On Wednesday, a prestigious seminar was held of robot-assisted rehabilitation after stroke, and specifically the RATULS (Robot Assisted Training for the Upper Limb after Stroke) trial.
The guest speaker was Dr Hermano Igo Krebs, Principal Research Scientist and Lecturer at MIT (Massachusetts Institute of Technology) in the USA. He is also a co-investigator on the UK based RATULS trial, and co-founder of the company that make the robots used in RATULS (Interactive Motion Technology).
Dr Hermano Igo Krebs presents his research data.
Dr Krebs is a pioneer in the use of robots for the rehabilitation of human movement and spoke about how far robotics in stroke rehabilitation have come in the last decade. This included how research studies have shown the advantages of using robotics for the upper limb (shoulder, wrist, arm), and which has been endorsed by rehabilitation guidelines (American Heart Association). He explained the neuroscientific basis of rehabilitation of the upper limb after stroke, and the state-of-the-art robotics developed to help achieve this, He also reviewed the progress of robotic rehabilitation of the lower limb after stroke, which although behind that of the upper limb, still holds huge promise.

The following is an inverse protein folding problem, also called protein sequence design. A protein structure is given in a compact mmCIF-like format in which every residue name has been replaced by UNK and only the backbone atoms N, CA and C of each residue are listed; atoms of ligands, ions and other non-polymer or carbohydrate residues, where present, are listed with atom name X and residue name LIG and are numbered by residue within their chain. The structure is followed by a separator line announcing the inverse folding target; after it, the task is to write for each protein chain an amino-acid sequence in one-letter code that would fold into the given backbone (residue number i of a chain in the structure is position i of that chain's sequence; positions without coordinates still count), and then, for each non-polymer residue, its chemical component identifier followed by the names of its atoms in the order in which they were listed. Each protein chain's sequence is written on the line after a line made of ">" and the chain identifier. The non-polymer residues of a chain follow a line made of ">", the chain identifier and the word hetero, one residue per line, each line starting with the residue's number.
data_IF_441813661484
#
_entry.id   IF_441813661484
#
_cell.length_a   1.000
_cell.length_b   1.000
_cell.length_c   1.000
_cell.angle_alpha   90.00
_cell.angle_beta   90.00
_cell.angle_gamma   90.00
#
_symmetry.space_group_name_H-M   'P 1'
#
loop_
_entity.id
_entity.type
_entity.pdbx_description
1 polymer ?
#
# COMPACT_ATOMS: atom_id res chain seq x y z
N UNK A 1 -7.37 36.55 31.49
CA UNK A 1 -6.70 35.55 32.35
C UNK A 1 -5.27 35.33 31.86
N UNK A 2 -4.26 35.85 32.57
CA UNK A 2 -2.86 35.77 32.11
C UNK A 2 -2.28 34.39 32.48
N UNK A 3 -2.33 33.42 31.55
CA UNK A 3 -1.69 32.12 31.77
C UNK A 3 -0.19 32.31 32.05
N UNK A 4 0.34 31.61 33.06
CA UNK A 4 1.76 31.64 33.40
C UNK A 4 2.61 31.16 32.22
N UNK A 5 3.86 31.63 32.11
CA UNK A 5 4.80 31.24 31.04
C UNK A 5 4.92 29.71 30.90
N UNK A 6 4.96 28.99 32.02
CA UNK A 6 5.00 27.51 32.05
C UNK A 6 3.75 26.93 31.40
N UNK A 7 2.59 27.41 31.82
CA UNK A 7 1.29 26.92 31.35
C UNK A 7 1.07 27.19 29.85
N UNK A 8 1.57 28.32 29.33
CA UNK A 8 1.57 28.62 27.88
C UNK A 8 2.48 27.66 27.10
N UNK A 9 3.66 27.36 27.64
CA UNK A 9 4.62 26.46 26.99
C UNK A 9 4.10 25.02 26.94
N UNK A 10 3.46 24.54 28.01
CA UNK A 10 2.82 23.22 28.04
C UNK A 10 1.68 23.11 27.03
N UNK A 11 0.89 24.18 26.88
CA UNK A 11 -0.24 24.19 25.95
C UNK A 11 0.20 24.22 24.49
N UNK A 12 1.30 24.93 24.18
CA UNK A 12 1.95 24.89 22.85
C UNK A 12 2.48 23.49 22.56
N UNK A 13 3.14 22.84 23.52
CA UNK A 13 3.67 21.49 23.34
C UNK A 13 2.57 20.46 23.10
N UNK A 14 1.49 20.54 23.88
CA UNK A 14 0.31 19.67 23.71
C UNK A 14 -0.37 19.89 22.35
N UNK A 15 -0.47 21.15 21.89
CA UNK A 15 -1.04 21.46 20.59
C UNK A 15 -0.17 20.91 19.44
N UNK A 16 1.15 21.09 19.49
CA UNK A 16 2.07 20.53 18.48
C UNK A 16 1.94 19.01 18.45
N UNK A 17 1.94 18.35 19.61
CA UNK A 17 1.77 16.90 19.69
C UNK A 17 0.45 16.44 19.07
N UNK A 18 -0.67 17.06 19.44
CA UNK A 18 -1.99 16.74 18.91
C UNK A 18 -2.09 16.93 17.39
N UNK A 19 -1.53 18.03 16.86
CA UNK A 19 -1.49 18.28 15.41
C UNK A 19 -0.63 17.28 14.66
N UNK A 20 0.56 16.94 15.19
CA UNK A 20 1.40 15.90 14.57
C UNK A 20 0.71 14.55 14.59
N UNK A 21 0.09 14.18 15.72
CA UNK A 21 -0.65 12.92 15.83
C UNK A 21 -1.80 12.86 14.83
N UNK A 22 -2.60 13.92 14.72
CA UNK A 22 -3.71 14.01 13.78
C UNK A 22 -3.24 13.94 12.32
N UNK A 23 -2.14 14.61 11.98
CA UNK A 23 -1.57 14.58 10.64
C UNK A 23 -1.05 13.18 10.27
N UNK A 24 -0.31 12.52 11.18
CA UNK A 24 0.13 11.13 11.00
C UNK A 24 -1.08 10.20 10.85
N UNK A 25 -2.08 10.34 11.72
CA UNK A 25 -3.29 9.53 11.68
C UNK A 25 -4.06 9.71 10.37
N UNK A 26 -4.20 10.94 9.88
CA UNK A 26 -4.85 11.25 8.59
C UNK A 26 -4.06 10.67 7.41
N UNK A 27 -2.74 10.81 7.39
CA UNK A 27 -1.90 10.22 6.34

Dr Helen Bosomworth (Research Associate, Newcastle University) then gave us a short presentation on the RATULS trial in the UK, which is the largest trial of its kind in the world.
Dr Helen Bosomworth explains the RATULS trial
The RATULS trial is comparing the i) use of robotic training of the upper limb after stroke, with ii) an enhanced upper limb therapy programme consisting of repeated practice of everyday activities using the arm and, and ii) usual NHS rehabilitation.
RATULS is funded by the National Institute of Health Research (NIHR), and is taking place at four sites in the UK:
- North Tyneside General Hospital.
- Western Infirmary Glasgow.
- Northwick Park.
- Queens Hospital, Romford.
After the seminar, attendees were then given the exciting opportunity of trying out the robots used in RATULS for themselves.